Transportation’s Grand Challenge Kicks into High Gear with NASA

An international group of leading technology thinkers was asked in 2008 to identify the Grand Challenges for Engineering in the 21st century. Their list of 14 groundbreaking goals for improving the planet fell into four cross-cutting themes—sustainability, health, security and joy of living—and  called upon the world’s cadre of engineers to put knowledge into practice to forge a better future.

A “better future” specifically in transportation is what NASA had in mind when it launched its Urban Air Mobility (UAM) Grand Challenge two years ago. It’s part of a growing movement within the aviation community to develop an air transport system that could be implemented anywhere. NASA’s multiphase initiative is serving as both a proving ground for vehicles and procedures, as well as an environment where industry and regulators can work together to understand the requirements and work toward consensus standards for this emerging market.

Bell Nexus

Seventeen companies are signed up to participate in a series of technology demonstrations to test the readiness of vehicles and systems intended for use in low-altitude, urban airspace. California-based Joby Aviation is the only one scheduled to provide an aircraft to fly in the initial phase—Grand Challenge Development Testing (GC-DT)—this year.

Five other companies—Bell Helicopter, Boeing, NFT, Prodentity and Zeva—were selected to take part in the “vehicle-provider information exchange.” They will furnish NASA with data about their aircraft, with the intent of participating in GC-1.

Grand Challenge Development Testing will be conducted in restricted airspace at Edwards Air Force Base, with vehicles flying between two remote NASA facilities about 15 miles apart. “We are trying to understand what these vehicles can and cannot do,” Star Ginn, Grand Challenge lead within NASA’s Advanced Air Mobility Project. “What will be the reserves when you have only 30 minutes of battery life. And how much battery reserve do you use in an emergency?” she asked, citing questions to be answered.

Boeing, whose Aurora subsidiary is developing a passenger electric Vertical Take-off and Landing (eVTOL) passenger aircraft, plans to limit its participation to information exchanges. “We’re focused on validating our assumptions underpinning Boeing operational models, commercial-use cases, and platform design requirements,” according to Mildred Troegeler, director of global airspace integration at Boeing NeXT (next-generation air vehicles). “It gives us greater certainty on airspace integration requirements and timeline.”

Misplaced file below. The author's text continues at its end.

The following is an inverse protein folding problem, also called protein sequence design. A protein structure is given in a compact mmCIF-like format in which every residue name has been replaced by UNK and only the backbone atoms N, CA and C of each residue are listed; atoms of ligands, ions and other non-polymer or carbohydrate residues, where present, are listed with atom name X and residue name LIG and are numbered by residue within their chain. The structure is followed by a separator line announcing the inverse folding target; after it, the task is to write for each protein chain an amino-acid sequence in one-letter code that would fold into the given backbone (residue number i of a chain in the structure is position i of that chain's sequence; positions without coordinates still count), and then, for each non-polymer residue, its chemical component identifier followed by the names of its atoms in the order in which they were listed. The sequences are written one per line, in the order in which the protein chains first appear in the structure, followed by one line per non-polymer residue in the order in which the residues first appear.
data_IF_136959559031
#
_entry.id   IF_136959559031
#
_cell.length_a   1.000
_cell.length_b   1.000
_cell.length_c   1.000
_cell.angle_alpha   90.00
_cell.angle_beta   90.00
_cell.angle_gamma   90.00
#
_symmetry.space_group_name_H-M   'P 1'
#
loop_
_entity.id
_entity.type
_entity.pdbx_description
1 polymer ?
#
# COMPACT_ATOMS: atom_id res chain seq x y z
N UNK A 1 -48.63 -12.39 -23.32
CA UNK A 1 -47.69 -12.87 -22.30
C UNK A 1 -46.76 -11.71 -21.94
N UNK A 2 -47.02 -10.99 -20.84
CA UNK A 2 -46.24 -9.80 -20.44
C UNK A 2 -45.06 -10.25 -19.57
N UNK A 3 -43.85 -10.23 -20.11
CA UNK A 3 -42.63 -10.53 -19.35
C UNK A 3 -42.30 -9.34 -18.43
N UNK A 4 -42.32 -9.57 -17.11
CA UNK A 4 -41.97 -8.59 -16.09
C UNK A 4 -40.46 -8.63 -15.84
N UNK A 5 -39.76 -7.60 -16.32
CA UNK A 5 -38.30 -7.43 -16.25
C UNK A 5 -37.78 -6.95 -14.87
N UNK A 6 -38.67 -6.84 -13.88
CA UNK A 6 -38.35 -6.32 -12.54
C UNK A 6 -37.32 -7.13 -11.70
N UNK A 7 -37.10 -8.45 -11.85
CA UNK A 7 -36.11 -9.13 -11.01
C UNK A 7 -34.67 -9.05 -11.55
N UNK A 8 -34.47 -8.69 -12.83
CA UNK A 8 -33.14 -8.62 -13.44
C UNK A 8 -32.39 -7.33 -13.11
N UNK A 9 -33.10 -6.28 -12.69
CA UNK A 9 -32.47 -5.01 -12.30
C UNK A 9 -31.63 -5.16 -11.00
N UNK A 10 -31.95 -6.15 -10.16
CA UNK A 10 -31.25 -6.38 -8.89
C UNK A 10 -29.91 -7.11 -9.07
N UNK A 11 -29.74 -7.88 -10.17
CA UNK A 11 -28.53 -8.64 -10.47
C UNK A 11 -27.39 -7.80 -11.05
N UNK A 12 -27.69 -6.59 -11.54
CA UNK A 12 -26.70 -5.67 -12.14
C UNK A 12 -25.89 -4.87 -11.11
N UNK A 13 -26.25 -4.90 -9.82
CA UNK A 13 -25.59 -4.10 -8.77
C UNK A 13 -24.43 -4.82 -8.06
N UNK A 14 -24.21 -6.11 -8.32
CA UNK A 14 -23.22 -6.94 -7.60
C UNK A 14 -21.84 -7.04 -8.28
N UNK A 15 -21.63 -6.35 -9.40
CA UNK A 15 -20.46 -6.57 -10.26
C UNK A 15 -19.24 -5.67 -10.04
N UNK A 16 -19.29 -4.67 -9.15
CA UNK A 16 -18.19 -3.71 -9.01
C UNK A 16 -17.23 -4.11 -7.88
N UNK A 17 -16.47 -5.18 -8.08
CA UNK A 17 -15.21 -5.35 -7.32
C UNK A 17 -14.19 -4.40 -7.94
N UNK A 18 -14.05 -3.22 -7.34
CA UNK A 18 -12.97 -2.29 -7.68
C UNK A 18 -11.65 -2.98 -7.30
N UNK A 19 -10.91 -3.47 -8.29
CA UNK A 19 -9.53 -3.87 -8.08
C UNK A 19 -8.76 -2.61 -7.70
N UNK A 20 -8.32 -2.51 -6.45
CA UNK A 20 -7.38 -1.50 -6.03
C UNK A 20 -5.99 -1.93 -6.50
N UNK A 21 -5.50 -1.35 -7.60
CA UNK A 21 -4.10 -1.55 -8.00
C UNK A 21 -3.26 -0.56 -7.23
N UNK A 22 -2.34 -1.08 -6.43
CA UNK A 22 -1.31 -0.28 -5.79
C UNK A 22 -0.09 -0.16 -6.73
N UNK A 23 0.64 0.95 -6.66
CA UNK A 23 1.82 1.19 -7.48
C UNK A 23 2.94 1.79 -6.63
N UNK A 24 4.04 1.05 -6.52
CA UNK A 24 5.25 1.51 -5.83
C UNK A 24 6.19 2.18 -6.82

Boeing believes it can make a huge contribution to helping regulators and air navigation services providers advance a joint vision of a future Air Traffic Management (ATM) system suitable for safe and efficient Urban Air Mobility (UAM) operations. “In order for the UAM aircraft we are developing to be able to fly in the future, the ATM system will need to evolve to include new procedures, flight rules, rules of the roads and enabling technologies,” Troegeler observed.

Boeing, along with Joby and Bell, are part of Uber Elevate, whose UAM airspace simulations will unlock when, where and how eVTOLs can operate in an urban environment on the Uber platform, according to Tom Prevot, director of engineering for airspace systems at Uber Elevate. “The NASA UAM Grand Challenge will allow us to put our airspace integration technologies to the test,” he said.”

Joby Aviation

Through its Grand Challenge, NASA intends to also bring together other organizations involved in emerging air transportation systems to help inform requirements and best practices for UAM operations, including Federal Aviation Administration certification requirements for electric and hybrid-electric aircraft.

Over successive events, the UAM Grand Challenge will move into more realistic airspace and airports. Ginn anticipates the need for UAM test sites similar to existing FAA-approved unmanned aircraft system testing sites. “A lot of cities are leaning forward to off the opportunity,” NASA’s Ginn said.

Indeed, there seems to be widespread agreement that some number of manned and unmanned vehicles—in testing or poised for testing—will be certified within the next five to 10 years. At that point, this emerging market will reach an inflection point and start to grow exponentially, according to Michael Dyment, Managing Partner of NEXA Advisors. “Despite the many differences, even the smallest cities will eventually create sustainable and profitable UAM services for their communities,” he said.

Discover more on how to conceptualize, design, manufacture, test, certify and sustain new air vehicles.

Tony Velocci

Tony Velocci is former Editor-in-Chief of Aviation Week & Space Technology magazine and Editorial Director, Aviation Week Group. He launched his Aviation Week career in 1989, first as senior business editor, and later became Northeast Bureau Chief, based in New York City. He was appointed chief editor in 2003 and retired from The McGraw-Hill Companies, Aviation Week’s parent company, at the end of 2012. He remains deeply engaged in the aerospace industry as a speaker, a consultant and writing for various publications. While at Aviation Week Velocci received various awards, including the distinguished McGraw-Hill Corporate Achievement Award for Editorial Excellence and the Royal Aeronautical Society's Aerospace Journalist of the Year award in multiple categories (2006 and 2002). As bureau chief and later chief editor, he led or co-chaired various international forums on innovation and competitiveness, Industry 4.0, cross-border collaboration, and co-chaired annual aerospace executive summits on critical challenges facing the industry. Velocci is a member of the Board of Directors of the National Aeronautic Association and a member of the Industry Advisory Board of Embry-Riddle Aeronautical University.